GuNAL – The changing governing classes of the ‘New Turkey’

The changing governing classes of the ‘New Turkey’Antonio Gramsci was one of the most important Italian thinkers of the 20th century, and it was he who first put forward an analysis of the modern state that distinguishes between political society — which dominates directly and coercively — and civil society, where leadership is constituted by means of consent. Nicos Poulantzas was an important Greek thinker who borrowed ideas from Gramsci and argued that the stateand#39s capitalist class is too focused on individual short term profit rather than on maintaining the classand#39s power as a whole in order to simply exercise the whole state power in its own interest.

He also discussed how an inherently divisive system such as capitalism could coexist with the social stability — such as nationalism — necessary for it to reproduce itself.In Turkey, political scientists argue that the governing class always divides into a three-part coalition.

Iand#39ve spoken to my brilliant political scientist friend Dr Taylan Ko of ukurova University and he explained me that after the 1908 coup dand#39andeacutetat, power was divided and collected in the hands of the Ottoman sultan, the military and the Committee of Union and Progress as a coalition until the establishment of the Republic of Turkey in 1923. Between 1923 and 1940, this coalition was reformed between the military, the bureaucracy and intellectuals in order to create a nation state and a national bourgeoisie.

Between 1940 and 1960, there was another governing class coalition, consisting of the military, the bureaucracy and the agricultural bourgeoisie, as a starting point of the bourgeois class in Turkey. Between 1960 and 1980, there was a coalition of the military, the bureaucracy and the commercial bourgeoisie, with the agricultural bourgeoisie transformed into the commercial bourgeoisie.

We can see another coalition of the military, bureaucracy and industrial bourgeoisie after the coup dand#39andeacutetat of 1980, lasting until the 2000s.After the Justice and Development Party (AKP)ame to power in 2002, we start to see the military influence over democracy and the state administration dissolving and a new form of triple coalition occurring.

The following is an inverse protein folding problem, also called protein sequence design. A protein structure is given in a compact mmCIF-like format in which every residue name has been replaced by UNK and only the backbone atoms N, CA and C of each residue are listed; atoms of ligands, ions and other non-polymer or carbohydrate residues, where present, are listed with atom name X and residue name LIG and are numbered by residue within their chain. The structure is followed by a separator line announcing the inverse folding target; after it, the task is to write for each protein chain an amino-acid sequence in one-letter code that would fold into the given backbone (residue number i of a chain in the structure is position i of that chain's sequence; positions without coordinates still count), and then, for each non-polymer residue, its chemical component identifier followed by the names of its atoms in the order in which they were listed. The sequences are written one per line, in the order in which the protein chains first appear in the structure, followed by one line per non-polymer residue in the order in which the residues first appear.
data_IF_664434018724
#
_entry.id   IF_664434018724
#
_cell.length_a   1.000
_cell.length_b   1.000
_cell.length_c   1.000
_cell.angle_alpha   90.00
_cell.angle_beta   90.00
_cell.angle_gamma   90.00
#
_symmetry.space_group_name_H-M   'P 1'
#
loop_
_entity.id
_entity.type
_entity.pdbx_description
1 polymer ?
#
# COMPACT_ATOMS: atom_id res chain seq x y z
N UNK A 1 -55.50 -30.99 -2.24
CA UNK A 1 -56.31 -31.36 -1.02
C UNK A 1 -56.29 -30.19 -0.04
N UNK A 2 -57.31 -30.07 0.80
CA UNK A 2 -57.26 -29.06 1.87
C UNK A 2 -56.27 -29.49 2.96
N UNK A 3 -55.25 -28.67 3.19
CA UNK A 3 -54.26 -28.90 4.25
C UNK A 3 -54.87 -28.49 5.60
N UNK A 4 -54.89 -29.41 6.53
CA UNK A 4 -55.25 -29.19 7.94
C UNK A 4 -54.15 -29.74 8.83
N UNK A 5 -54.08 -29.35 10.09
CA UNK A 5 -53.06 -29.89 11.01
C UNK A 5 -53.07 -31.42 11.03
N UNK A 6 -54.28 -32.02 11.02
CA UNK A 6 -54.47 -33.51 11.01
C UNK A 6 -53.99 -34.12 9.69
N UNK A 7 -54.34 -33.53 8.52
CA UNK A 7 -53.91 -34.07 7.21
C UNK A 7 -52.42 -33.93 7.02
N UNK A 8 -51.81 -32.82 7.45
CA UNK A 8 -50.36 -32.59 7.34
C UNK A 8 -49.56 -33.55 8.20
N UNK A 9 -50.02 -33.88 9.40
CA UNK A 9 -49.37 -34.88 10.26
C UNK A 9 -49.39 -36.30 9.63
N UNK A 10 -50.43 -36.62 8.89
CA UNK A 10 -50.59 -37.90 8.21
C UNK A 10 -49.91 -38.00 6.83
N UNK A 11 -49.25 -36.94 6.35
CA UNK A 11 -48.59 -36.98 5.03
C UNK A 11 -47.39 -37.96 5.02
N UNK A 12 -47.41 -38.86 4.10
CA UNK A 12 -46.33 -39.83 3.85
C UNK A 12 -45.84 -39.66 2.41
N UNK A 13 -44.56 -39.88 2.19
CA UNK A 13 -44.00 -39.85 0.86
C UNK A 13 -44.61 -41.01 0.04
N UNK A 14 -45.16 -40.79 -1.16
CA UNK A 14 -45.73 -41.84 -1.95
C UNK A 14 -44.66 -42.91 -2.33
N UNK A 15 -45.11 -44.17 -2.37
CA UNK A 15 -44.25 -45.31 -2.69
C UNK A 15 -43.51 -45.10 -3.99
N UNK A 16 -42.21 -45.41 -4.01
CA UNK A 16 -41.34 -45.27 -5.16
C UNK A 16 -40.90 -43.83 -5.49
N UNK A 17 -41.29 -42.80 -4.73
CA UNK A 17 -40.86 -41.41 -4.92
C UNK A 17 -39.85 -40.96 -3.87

The police, not only as a security force but also as a governing tool, took the position of the military. The Hizmet movement took the position of the bureaucracy and a new class named the andldquoAnatolian Tigers,andrdquo which represents conservative Anatolian capital, took the position of Istanbuland#39s industrial bourgeoisie.

Therefore the police, the Hizmet movement and the Anatolian Tigers formed the governing coalition of Turkey until the Dec. 17 and 25, 2013 graft probes against top AKP officials including four ministers.

After 2013, as far as I understand, this triple coalition is continuing with different actors, in the name of the andldquoNew Turkey.andrdquo The National Intelligence Organization (MIT) has taken the position of the police as a governing element some AKP figures who we still do not know really are — including the andldquoAK trollsandrdquo — took the position of the Hizmet movement and President Recep Tayyip ErdoIanand#39s family and close circle took the position of the Anatolian Tigers with the enormous civil society money that they control.

I call the last element TANGOs — Tayyip-affiliated NGOs — and I discussed them in my previous column. They are acting as GONGOs — government-operated NGOs — but you have to be a family member if you want to administrate a TANGO.

MIT, the AKP figures and TANGOs became the new governing classes of the andldquoNew Turkeyandrdquo after 2013. We will see whether this project will succeed, but it is obvious that none of the three elements of this new coalition has enough intellectual capacity to fulfill its duties.

Another approach is desperately needed to control and maintain harmony, but we are far away from that.Antonio Gramsci said that andldquothe challenge of modernity is to live without illusions and without becoming disillusioned.

andrdquo Welcome to the illusions of the andldquoNew Turkey.andrdquo.

SOURCE: Today’s Zaman